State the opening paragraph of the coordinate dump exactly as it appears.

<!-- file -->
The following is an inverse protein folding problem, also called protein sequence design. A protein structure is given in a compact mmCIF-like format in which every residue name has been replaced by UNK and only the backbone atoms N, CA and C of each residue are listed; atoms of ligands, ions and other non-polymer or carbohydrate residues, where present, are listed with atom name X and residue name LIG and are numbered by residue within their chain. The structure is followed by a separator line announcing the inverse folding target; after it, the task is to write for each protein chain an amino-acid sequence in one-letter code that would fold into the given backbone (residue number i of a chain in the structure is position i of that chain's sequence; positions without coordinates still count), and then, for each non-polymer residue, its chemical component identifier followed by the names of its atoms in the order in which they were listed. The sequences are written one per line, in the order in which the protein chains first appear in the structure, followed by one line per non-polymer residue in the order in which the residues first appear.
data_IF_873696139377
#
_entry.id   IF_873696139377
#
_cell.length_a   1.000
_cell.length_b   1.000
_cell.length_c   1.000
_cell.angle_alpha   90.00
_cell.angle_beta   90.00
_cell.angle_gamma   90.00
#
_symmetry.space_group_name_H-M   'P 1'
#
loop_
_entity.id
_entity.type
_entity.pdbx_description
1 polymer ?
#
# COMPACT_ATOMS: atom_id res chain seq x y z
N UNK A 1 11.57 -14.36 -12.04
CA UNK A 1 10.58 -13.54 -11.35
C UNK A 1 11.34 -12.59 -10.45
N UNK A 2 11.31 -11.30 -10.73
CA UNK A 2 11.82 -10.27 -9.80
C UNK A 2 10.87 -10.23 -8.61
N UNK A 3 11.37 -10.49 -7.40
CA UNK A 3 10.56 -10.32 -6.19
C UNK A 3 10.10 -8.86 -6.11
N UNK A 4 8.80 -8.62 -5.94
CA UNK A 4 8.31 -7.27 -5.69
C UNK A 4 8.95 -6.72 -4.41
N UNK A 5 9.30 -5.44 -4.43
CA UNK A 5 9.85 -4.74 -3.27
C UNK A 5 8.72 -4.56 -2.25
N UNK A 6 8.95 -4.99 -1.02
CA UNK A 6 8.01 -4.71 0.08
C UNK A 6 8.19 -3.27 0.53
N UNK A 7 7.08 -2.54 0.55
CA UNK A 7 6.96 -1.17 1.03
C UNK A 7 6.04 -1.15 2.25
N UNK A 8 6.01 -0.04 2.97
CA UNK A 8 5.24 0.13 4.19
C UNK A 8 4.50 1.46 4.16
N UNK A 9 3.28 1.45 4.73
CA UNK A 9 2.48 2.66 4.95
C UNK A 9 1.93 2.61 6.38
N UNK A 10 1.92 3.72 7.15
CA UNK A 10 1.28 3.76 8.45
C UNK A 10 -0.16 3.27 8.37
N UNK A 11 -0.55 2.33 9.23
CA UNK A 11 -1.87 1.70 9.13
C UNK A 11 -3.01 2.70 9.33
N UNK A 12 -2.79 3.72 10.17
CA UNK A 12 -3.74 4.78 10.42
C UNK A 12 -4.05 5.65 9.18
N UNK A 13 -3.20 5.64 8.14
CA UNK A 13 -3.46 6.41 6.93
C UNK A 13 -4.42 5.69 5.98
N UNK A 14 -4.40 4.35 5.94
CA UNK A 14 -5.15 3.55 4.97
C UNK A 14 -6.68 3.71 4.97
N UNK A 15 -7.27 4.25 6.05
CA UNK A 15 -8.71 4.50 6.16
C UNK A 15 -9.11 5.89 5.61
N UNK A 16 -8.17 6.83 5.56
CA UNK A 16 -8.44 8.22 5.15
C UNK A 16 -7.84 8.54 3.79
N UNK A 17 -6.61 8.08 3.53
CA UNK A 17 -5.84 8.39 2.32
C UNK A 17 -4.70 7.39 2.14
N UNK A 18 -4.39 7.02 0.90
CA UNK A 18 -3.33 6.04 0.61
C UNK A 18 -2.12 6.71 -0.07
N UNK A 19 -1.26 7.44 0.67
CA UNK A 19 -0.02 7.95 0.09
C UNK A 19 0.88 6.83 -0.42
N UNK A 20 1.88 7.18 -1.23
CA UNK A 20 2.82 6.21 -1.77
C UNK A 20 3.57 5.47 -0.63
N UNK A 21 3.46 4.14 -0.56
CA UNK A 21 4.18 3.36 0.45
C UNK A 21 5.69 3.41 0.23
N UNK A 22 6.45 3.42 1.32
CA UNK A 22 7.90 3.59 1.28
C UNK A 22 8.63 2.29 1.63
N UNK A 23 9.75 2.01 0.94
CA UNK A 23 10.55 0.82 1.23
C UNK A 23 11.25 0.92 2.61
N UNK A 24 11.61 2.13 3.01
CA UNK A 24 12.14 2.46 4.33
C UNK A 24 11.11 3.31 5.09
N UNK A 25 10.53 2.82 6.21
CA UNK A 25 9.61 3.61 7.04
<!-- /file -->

The following is an inverse protein folding problem, also called protein sequence design. A protein structure is given in a compact mmCIF-like format in which every residue name has been replaced by UNK and only the backbone atoms N, CA and C of each residue are listed; atoms of ligands, ions and other non-polymer or carbohydrate residues, where present, are listed with atom name X and residue name LIG and are numbered by residue within their chain. The structure is followed by a separator line announcing the inverse folding target; after it, the task is to write for each protein chain an amino-acid sequence in one-letter code that would fold into the given backbone (residue number i of a chain in the structure is position i of that chain's sequence; positions without coordinates still count), and then, for each non-polymer residue, its chemical component identifier followed by the names of its atoms in the order in which they were listed. The sequences are written one per line, in the order in which the protein chains first appear in the structure, followed by one line per non-polymer residue in the order in which the residues first appear.